Get Together to Write

In supporting one another’s scholarship, these new faculty learned about more than writing and publishing.

Scholarly Service and the Scholarship of Service

Your committee work can be more rewarding for you and the institution when you apply the principles of research.

From the Guest Editor: Professing Service: Charging the Humanities

“It’s a labor of love.” We say these words sneeringly, wryly, or utterly unselfconsciously when we explain how and why we undertake service to the profession. This work usually isn’t required by our departments and institutions, garners little recognition, and rarely results in promotions or raises. And yet, time and again, we enter into tasks that advance disciplinary goals as well as the goals of “the profession” in its most capacious definition.

Shaping the Humanities through Sustainable Service

Funny thing about pebbles dropped and the ripples they create. The pebble I dropped years ago was agreeing to serve as a student liaison to the department in my graduate program at the University of Texas at Austin. That position, which normally meant little more than attendance at regularly scheduled graduate student and department meetings, quickly created ripples of labor activism that have now spanned and shaped much of my career.

No Choice but to Serve

During my thirty-seven-year career as a professor of English literature, I have learned as much from professional service outside my home institution as I have from my work as a teacher and scholar. Engagement with the Modern Language Association (MLA) and the Association of Departments of English (ADE) has both enabled my service at my home institution and awakened me to threats that neither the MLA nor the ADE can counter. Fundamentally, however, I am a teacher. I do research so that I have something to teach.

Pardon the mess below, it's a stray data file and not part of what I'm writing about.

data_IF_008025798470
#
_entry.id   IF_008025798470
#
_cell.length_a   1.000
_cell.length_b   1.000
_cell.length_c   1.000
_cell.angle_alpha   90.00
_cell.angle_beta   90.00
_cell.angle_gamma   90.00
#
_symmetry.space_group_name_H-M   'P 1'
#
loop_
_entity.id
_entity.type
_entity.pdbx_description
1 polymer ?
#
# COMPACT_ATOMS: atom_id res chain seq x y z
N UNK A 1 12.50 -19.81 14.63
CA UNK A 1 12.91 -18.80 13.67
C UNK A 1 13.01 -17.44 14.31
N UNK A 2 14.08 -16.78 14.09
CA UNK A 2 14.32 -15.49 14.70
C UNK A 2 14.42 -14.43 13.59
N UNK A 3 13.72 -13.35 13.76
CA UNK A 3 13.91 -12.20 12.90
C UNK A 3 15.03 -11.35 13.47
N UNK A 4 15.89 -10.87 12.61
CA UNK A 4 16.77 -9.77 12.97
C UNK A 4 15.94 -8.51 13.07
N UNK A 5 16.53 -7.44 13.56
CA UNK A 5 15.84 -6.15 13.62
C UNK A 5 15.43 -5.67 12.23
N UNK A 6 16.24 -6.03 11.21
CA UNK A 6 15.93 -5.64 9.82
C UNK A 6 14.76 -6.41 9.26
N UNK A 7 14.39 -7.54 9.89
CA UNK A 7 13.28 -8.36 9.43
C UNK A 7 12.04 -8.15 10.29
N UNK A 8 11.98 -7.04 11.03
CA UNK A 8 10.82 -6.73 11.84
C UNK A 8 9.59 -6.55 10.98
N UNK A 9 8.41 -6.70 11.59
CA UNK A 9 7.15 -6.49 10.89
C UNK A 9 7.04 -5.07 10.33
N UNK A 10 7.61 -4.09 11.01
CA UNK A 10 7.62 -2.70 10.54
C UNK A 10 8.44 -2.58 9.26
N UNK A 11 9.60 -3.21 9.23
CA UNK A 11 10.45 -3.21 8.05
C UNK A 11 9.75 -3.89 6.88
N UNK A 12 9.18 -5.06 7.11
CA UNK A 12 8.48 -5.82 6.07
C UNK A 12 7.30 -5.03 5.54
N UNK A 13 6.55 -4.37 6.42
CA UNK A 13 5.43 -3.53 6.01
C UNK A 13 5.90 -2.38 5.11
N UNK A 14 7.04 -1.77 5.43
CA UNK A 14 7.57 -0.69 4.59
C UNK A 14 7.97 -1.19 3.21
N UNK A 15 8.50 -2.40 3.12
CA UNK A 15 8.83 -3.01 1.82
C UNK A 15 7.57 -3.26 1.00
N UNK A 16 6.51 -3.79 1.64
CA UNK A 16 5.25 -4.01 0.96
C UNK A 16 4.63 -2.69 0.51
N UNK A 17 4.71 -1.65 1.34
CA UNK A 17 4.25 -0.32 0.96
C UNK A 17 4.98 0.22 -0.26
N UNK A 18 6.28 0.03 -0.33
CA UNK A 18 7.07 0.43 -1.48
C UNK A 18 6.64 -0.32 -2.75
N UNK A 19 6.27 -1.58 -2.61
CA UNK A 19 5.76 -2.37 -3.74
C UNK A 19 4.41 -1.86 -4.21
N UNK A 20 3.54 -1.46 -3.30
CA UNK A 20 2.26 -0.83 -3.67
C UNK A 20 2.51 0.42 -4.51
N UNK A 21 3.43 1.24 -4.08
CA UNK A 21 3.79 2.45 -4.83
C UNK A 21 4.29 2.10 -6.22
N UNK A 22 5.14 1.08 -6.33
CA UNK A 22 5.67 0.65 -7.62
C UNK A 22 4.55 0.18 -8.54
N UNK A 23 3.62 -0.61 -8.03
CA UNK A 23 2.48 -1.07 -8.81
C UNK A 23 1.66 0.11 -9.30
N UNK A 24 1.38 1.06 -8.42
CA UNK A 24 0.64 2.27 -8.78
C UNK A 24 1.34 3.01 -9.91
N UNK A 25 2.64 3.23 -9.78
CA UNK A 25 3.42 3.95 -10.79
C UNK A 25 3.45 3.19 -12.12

An Ethic of Service in Composition and Rhetoric

Research, teaching, and service—the traditional tripartite division of academic work. The kind of institution and the nature of institutional priorities have some bearing on the arrangement of the first two parts, but service always comes last. From our shared perspective as faculty members and administrators in writing studies, though, the nature of service is both more meaningful and more complicated than this seemingly straightforward arrangement would suggest.

We Are All Roman Porn Stars Now

AAUP members are likely to be familiar with the 1960 adaptation of Howard Fast’s Spartacus by Stanley Kubrick and Dalton Trumbo, a rousing Kirk Douglas production widely credited with breaking the Hollywood blacklist. We’re a bit less likely to be among the five or six million weekly viewers of the recent series of the same title produced by Sam Raimi, a show that will launch its fourth and final season on Starz in January 2013.

Reimagining the Meanings of Service on the Streets of Detroit

A few months ago, I found myself at a local haunt in southwest Detroit, a coffeehouse on the corner of Vernor and Scotten. I had ducked in to grab a café con leche before my regular meeting with community partners to discuss the future of a joint project: El Museo del Norte, a museum and cultural center focused on Latino life in the Midwest. As I was leaving the coffeehouse, I ran into an acquaintance from Wayne State University.

The Academy as a Public Works Project

Our varied views of service come to the fore when we evaluate one another’s work, most notably in promotion and tenure reviews. If you have worked on such reviews, you may have observed the differences among your colleagues’ service contributions. One faculty member may have served on an editorial board and evaluated grant proposals. Perhaps another did committee work and served as a program director, while a third was involved with outreach and bridge programs for minority students.

Invigorating the Classroom

In a lengthy two-part, online essay titled “Politicizing the Classroom,” Peter Wood, president of the National Association of Scholars, argues that the AAUP’s recent report Ensuring Academic Freedom in Politically Controversial Academic Personnel Decisions is an effort to politicize the university. He advocates, as if it were an alternative, that the university focus on improving the quality of student learning. I disagree with his critique, and particularly his contrived assumption that advocacy and learning are contradictory.


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